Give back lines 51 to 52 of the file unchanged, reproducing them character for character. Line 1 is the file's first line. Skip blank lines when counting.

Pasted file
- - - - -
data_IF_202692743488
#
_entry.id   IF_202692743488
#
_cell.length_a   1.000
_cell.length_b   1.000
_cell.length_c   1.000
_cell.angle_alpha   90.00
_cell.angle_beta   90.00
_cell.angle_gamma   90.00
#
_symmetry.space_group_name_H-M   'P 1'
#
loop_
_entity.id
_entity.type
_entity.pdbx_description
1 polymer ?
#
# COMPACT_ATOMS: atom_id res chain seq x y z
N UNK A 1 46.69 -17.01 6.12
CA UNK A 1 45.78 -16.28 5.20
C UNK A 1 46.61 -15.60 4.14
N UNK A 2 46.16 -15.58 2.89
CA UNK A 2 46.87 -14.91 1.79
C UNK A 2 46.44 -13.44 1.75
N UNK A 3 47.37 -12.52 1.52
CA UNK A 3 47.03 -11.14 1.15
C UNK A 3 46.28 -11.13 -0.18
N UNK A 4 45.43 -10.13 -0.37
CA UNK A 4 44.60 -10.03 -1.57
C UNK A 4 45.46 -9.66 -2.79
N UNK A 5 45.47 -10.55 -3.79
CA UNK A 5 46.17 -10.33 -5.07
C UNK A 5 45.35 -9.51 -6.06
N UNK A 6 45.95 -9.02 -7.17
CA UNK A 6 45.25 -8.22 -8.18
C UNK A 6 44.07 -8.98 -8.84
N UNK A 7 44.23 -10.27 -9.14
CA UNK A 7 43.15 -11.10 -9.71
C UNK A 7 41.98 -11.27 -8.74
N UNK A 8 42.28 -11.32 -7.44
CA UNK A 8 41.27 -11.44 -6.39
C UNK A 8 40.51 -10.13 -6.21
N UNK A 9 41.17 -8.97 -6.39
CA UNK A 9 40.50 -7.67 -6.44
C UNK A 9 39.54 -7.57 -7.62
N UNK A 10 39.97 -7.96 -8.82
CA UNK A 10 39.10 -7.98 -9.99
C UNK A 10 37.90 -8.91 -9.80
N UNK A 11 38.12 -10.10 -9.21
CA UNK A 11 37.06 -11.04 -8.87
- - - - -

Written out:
N UNK A 11 38.12 -10.10 -9.21
CA UNK A 11 37.06 -11.04 -8.87